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# pi

The symbol $\pi$ was first introduced by William Jones [7, 8] in 1706 to denote the ratio between the perimeter and the diameter on any given circle. In other words, dividing the perimeter of any circle by its diameter always gives the same answer, and this number is defined to be $\pi$. A 12-digit approximation of $\pi$ is given by $3.14159265358...$

Over human history there were many attempts to calculate this number precisely. One of the oldest approximations appears in the Rhind Papyrus (circa 1650 B.C.) where a geometrical construction is given where $(16/9)^{2}=3.1604\ldots$ is used as an approximation to $\pi$ although this was not explicitly mentioned.

It wasn’t until the Greeks that there were systematical attempts to calculate $\pi$. Archimedes [1], in the third century B.C. used regular polygons inscribed and circumscribed to a circle to approximate $\pi$: the more sides a polygon has, the closer to the circle it becomes and therefore the ratio between the polygon’s area between the square of the radius yields approximations to $\pi$. Using this method he showed that $223/71<\pi<22/7$ $(3.140845\ldots<\pi<3.142857\ldots)$.

Around the world there were also attempts to calculate $\pi$. Brahmagupta [1] gave the value of $\sqrt{10}=3.16227\ldots$ using a method similar to Archimedes’. Chinese mathematician Tsu Chung-Chih (ca. 500 A.D.) gave the approximation $355/113=3.141592920\ldots$.

Later, during the renaissance, Leonardo de Pisa (Fibonacci) [1] used 96-sideed regular polygons to find the approximation $864/275=3.141818\ldots$

For centuries, variations on Archimedes’ method were the only tool known, but Viète [1] gave in 1593 the formula

$\frac{2}{\pi}=\sqrt{\frac{1}{2}}\sqrt{\frac{1}{2}+\frac{1}{2}\sqrt{\frac{1}{2}% }}\sqrt{\frac{1}{2}+\frac{1}{2}\sqrt{\frac{1}{2}+\frac{1}{2}\sqrt{\frac{1}{2}}% }}\cdots$ |

which was the first analytical expression for $\pi$ involving infinite summations or products. Later with the advent of calculus many of these formulas were discovered. Some examples are Wallis’ [1] formula:

$\frac{\pi}{2}=\frac{2}{1}\cdot\frac{2}{3}\cdot\frac{4}{3}\cdot\frac{4}{5}\cdot% \frac{6}{5}\cdots$ |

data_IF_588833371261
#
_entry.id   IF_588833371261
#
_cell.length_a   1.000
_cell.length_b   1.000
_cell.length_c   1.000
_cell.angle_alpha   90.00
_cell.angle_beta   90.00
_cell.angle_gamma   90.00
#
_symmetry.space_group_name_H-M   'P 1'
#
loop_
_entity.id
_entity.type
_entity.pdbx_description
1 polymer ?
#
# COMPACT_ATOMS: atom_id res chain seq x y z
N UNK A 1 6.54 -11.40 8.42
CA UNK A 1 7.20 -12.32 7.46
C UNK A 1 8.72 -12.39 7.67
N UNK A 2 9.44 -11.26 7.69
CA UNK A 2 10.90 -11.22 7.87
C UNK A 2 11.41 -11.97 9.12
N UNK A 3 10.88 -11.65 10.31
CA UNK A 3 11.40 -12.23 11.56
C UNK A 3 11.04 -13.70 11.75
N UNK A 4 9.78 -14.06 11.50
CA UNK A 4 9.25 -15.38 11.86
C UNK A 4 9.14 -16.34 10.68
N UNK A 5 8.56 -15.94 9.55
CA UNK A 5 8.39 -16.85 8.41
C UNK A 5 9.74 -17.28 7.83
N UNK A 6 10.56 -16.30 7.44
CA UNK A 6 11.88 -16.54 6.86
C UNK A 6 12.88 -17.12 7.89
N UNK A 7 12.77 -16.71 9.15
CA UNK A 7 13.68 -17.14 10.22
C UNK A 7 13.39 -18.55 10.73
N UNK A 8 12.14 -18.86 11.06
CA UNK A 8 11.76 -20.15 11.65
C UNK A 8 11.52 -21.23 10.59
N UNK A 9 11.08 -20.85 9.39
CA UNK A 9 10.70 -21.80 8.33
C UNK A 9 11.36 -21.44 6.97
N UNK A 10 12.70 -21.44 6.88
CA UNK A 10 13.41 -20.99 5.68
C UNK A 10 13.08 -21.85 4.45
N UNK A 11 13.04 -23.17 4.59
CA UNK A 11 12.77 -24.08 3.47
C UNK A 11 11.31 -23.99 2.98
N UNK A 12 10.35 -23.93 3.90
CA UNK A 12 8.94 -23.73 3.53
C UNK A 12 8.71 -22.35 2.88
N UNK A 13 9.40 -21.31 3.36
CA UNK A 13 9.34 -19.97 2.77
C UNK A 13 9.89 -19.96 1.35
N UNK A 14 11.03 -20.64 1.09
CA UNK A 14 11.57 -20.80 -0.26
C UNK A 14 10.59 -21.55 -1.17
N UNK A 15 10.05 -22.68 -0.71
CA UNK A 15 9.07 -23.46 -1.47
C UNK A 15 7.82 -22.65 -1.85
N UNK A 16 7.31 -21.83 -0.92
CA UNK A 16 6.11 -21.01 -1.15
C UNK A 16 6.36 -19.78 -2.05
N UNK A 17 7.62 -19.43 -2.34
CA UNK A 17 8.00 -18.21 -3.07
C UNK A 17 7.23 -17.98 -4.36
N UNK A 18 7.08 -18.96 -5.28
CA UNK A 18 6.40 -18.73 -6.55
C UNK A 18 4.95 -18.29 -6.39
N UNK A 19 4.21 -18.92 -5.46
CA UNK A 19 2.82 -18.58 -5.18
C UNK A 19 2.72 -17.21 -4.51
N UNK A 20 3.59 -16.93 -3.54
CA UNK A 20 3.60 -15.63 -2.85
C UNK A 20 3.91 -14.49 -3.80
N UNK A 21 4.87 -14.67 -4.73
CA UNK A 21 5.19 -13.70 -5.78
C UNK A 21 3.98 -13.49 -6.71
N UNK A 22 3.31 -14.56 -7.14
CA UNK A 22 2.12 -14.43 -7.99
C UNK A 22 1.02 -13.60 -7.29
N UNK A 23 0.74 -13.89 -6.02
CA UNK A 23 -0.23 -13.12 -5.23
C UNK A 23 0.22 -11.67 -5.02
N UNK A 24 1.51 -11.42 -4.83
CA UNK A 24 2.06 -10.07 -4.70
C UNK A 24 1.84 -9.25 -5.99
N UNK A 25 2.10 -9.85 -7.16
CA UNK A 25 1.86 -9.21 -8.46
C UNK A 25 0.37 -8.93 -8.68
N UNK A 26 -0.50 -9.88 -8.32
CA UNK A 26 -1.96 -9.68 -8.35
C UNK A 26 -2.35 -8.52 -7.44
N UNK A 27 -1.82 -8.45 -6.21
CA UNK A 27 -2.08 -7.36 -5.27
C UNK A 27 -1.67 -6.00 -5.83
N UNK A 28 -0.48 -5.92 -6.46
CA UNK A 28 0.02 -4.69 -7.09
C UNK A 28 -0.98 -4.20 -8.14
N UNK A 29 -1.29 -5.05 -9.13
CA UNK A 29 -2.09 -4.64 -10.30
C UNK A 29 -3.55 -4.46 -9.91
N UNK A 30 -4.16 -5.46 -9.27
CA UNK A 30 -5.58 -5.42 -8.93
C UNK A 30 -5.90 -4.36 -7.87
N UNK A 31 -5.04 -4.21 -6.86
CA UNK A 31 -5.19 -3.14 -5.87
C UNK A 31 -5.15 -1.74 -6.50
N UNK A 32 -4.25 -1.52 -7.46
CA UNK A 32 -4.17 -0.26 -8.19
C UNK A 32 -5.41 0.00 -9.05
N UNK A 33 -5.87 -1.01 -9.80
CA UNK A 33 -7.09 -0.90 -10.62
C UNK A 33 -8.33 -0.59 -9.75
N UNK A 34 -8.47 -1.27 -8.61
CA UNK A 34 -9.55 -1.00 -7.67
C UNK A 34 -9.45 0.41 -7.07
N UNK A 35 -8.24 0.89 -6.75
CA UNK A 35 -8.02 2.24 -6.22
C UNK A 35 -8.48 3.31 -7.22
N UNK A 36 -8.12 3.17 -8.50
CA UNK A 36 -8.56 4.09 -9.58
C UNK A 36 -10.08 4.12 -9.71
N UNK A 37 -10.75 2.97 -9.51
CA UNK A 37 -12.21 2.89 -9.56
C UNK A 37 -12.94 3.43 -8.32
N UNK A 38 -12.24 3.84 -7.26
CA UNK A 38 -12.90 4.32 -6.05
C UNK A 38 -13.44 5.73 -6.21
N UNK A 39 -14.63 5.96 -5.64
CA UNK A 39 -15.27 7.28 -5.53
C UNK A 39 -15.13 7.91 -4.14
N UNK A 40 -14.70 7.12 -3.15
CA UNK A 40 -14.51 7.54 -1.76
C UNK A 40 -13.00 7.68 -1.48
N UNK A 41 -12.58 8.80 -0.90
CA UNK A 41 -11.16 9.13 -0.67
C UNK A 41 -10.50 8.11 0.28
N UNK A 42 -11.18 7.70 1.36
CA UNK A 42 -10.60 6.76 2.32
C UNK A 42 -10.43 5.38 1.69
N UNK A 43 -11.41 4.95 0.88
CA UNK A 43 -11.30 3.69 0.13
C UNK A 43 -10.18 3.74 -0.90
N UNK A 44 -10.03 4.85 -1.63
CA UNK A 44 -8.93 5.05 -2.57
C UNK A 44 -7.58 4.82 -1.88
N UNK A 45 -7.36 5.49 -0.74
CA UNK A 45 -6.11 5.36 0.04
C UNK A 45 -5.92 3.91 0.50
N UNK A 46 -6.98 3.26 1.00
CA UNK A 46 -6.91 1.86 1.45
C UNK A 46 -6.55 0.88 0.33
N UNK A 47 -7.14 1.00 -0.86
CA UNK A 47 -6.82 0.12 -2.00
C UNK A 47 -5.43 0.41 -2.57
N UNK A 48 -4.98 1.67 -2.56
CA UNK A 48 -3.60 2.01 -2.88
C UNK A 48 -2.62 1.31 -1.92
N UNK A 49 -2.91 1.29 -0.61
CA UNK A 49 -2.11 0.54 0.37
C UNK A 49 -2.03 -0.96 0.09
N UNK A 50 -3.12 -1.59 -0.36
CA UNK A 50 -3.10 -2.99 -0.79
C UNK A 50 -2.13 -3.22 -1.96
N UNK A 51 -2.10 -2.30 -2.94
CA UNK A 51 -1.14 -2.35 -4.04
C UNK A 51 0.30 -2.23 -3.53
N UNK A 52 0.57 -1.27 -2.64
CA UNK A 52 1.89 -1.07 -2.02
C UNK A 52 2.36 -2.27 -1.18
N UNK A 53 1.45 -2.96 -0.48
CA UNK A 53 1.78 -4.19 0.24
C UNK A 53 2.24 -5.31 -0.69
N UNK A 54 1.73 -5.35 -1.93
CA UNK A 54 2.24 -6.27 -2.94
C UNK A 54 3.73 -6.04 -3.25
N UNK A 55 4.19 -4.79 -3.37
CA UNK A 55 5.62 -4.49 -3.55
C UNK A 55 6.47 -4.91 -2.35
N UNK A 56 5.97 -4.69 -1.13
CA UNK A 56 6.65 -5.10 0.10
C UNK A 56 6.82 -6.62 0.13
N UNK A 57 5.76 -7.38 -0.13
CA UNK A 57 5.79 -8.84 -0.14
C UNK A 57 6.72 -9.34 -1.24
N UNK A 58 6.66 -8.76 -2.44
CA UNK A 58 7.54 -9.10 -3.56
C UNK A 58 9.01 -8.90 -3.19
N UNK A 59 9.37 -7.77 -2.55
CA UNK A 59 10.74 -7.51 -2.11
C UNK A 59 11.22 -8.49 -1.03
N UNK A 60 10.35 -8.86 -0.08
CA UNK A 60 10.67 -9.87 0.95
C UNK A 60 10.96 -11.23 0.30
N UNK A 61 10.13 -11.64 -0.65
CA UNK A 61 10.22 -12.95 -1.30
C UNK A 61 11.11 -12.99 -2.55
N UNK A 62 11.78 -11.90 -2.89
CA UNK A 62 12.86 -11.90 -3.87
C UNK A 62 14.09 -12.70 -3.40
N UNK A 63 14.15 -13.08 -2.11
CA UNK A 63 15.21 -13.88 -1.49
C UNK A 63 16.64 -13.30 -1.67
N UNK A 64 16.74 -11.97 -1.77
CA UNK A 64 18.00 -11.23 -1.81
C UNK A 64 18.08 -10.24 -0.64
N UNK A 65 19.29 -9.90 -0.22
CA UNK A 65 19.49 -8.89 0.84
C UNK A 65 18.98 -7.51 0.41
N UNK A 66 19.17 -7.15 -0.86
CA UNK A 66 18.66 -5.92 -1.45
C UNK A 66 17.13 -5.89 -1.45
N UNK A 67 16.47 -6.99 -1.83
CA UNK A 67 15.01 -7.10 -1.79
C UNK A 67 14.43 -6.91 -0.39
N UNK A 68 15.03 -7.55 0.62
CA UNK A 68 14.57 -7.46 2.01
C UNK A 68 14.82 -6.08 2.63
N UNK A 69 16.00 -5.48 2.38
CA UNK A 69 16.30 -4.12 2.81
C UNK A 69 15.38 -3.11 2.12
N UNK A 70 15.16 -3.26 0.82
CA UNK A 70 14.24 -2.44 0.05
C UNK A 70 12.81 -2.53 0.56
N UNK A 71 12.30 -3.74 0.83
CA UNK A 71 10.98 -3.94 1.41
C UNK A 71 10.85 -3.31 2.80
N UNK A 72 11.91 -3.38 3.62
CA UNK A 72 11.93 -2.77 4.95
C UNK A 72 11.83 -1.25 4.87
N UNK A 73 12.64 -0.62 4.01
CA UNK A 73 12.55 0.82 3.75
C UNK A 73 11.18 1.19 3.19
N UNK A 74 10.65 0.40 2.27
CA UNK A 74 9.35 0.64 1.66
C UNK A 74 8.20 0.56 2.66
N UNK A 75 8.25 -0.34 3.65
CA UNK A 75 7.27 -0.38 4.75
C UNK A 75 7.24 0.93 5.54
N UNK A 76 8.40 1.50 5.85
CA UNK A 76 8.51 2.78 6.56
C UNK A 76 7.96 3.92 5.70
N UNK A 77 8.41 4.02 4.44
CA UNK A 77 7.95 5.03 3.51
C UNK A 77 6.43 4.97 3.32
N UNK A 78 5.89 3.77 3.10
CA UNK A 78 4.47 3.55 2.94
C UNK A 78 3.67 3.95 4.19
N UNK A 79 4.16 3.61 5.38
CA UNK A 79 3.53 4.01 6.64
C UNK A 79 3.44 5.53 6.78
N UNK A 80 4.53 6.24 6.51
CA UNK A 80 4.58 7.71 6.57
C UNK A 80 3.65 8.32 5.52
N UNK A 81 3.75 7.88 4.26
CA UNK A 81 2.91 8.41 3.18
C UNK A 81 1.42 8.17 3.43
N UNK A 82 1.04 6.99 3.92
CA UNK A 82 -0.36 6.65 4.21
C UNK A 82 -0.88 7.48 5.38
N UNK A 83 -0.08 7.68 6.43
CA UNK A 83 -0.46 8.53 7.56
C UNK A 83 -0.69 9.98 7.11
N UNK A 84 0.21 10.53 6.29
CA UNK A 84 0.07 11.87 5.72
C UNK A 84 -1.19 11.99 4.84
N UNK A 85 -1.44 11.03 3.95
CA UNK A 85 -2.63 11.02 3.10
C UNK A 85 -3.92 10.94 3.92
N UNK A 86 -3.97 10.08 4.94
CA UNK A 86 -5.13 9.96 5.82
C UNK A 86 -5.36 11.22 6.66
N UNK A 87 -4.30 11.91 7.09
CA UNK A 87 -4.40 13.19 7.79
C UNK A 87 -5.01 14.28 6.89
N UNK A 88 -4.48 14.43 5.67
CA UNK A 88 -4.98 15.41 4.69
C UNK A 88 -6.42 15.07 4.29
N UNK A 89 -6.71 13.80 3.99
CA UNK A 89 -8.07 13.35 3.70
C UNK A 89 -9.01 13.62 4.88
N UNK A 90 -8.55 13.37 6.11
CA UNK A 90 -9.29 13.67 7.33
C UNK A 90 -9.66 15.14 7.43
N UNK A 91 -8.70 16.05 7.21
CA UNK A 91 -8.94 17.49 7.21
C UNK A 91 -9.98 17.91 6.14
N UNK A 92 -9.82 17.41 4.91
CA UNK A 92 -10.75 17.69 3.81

and Leibniz’s formula,

$\frac{\pi}{4}=1-\frac{1}{3}+\frac{1}{5}-\frac{1}{7}+\frac{1}{9}-\frac{1}{11}+\cdots,$ |

obtained by developing $\arctan(\pi/4)$ using power series, and with some more advanced techniques,

$\pi=\sqrt{6\zeta(2)},$ |

found by determining the value of the Riemann Zeta function at $s=2$.

The Leibniz expression provides an alternate way to define $\pi$ (namely 4 times the limit of the series) and it is one of the formal ways to define $\pi$ when studying analysis in order to avoid the geometrical definition.

It is known that $\pi$ is not a rational number (quotient of two integers). Moreover, $\pi$ is not algebraic over the rationals (that is, it is a transcendental number). This means that no polynomial with rational coefficients can have $\pi$ as a root. Its irrationality implies that its decimal expansion (or any integer base for that matter) is not finite nor periodic.

# References

- 1 The MacTutor History of Mathematics archive, The MacTutor History of Mathematics Archive
- 2
*The ubiquitous $\pi$*[Dario Castellanos] Mathematics Magazine Vol 61, No. 2. April 1988. Mathematical Association of America.

- 3
A history of pi. [O’Connor and Robertson]
http://www-groups.dcs.st-and.ac.uk/~history/HistTopics/Pi_through_the_ages.html

- 4
Pi chronology. [O’Connor and Robertson]
http://www-groups.dcs.st-and.ac.uk/~history/HistTopics/Pi_chronology.html

- 5
Asian contributions to Mathematics. [Ramesh Gangolli]
http://www.pps.k12.or.us/depts-c/mc-me/be-as-ma.pdf

- 6
Archimedes’ approximation of pi. [Chuck Lindsey]
http://itech.fgcu.edu/faculty/clindsey/mhf4404/archimedes/archimedes.html

- 7 N. Higham, Handbook of writing for the mathematical sciences, Society for Industrial and Applied Mathematics, 1998.
- 8 The MacTutor History of Mathematics archive, William Jones

## Mathematics Subject Classification

01A40*no label found*01A32

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